Is Rafael Nadal on his way to becoming the greatest tennis player in history?


Nadal has chance of history in Rome; Henin reaches Stuttgart final

May 1, 2010 -- Updated 1926 GMT (0326 HKT)
Spain's "King of Clay" Rafael Nadal is seeking to win  his fifth Rome crown in the past six years.
Spain's "King of Clay" Rafael Nadal is seeking to win his fifth Rome crown in the past six years.

(CNN) -- Rafael Nadal battled hard to overcome Roger Federer's conqueror and give himself a chance of a record-equaling 17th Masters 1000 tournament title in Italy.

The Spaniard dropped his first set on clay this season before defeating young Latvian outsider Ernests Gulbis 6-4 3-6 6-4 in Saturday's semifinals in Rome.

World No. 3 Nadal can move ahead of Federer and join American legend Andre Agassi in the all-time Masters list if he beats compatriot David Ferrer in Sunday's final.

Gulbis, who will rise six places in the world rankings to 34th next week, gave himself every chance of repeating his shock second-round win over No. 1 Federer as he blasted 50 winners to Nadal's 18, firing 13 aces to none.

But the 21-year-old paid the price for making 56 unforced errors against the defending champion's 23.

Nadal, who won three successive titles in Rome from 2005, will seek to match the mark set by Agassi in 2004.

He has not lost to Ferrer since the 2007 season-ending Masters Cup, and has a 10-3 advantage in career meetings.

Whoever wins, Spain is guaranteed an eighth victory in 10 years at the event, which was known as the Italian Open until 2002.

Ferrer earlier reached his first Masters final with a 7-5 6-3 win over compatriot Fernando Verdasco, avenging his defeat to the sixth seed in last weekend's semifinals in Barcelona.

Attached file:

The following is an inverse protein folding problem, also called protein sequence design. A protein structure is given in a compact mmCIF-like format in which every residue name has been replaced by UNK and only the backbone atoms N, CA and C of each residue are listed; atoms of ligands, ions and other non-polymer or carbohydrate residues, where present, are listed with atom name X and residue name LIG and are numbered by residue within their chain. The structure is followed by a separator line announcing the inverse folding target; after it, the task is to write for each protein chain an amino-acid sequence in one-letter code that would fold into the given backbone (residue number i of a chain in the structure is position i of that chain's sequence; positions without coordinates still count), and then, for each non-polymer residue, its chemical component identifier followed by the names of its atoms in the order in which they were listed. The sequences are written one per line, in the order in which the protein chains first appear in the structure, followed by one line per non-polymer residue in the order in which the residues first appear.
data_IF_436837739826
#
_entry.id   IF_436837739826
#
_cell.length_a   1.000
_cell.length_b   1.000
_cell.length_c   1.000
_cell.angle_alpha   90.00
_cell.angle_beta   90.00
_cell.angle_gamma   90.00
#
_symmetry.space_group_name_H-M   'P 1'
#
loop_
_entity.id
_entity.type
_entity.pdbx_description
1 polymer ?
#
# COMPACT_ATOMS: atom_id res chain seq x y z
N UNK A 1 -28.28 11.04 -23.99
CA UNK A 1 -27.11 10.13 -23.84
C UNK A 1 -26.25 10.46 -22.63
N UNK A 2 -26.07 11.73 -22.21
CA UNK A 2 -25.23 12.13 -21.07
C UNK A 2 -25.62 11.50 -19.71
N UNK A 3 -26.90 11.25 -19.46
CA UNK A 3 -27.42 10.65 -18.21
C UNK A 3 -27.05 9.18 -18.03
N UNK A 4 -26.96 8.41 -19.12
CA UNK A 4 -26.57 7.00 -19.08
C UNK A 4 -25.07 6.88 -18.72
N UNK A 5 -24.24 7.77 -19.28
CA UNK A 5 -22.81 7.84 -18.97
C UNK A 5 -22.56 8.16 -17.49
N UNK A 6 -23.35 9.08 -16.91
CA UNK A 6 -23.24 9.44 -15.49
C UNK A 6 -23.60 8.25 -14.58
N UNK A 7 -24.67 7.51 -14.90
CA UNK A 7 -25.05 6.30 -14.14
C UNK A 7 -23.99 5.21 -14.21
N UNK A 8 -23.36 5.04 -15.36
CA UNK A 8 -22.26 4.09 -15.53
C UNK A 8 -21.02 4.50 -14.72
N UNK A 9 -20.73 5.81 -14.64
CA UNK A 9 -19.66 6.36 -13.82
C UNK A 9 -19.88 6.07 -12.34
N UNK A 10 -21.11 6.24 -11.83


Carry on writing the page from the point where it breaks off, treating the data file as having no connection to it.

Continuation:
Verdasco was unable to repeat his fine showing from Friday's energy-sapping three-hour victory over world No. 2 Novak Djokovic, last year's runner-up, as he faded after taking a 5-1 lead in the opening set.

The world No. 9 had won 12 of his past 13 matches on clay, losing to Nadal in the final in Monte Carlo last month.

"Until 5-1 things were going okay for me and also he wasn't playing his best and made some mistakes," Verdasco told the ATP Tour Web site. "Later, perhaps he saw that I was tired, not from 5-1 but since I got up this morning.

"The match yesterday was long and very physical against Novak and I was feeling good mentally but my body wasn't feeling the same as before, so I was slower and with less power. I was making mistakes and I wasn't playing a good game."

Meanwhile, Belgian comeback queen Justine Henin will face Samantha Stosur in the final of the women's Stuttgart Grand Prix on Sunday.

Henin, the 2007 champion, is seeking her first title since ending her 18-month retirement in January.

The former world No. 1 cruised to a 6-3 6-2 semifinal win over Israel's Shahar Peer, who on Friday knocked out third-ranked Dinara Safina.

She reached the 60th WTA Tour final of her career as she spoiled Peer's 23rd birthday celebrations before fellow wildcard Stosur continued her fine run on clay with a 7-5 6-3 win over Russian qualifier Anna Lapushchenkova.

The Australian is unbeaten in 11 matches on the surface after winning the Family Circle Cup in Charleston in the United States and then winning both rubbers on Fed Cup duty against Ukraine.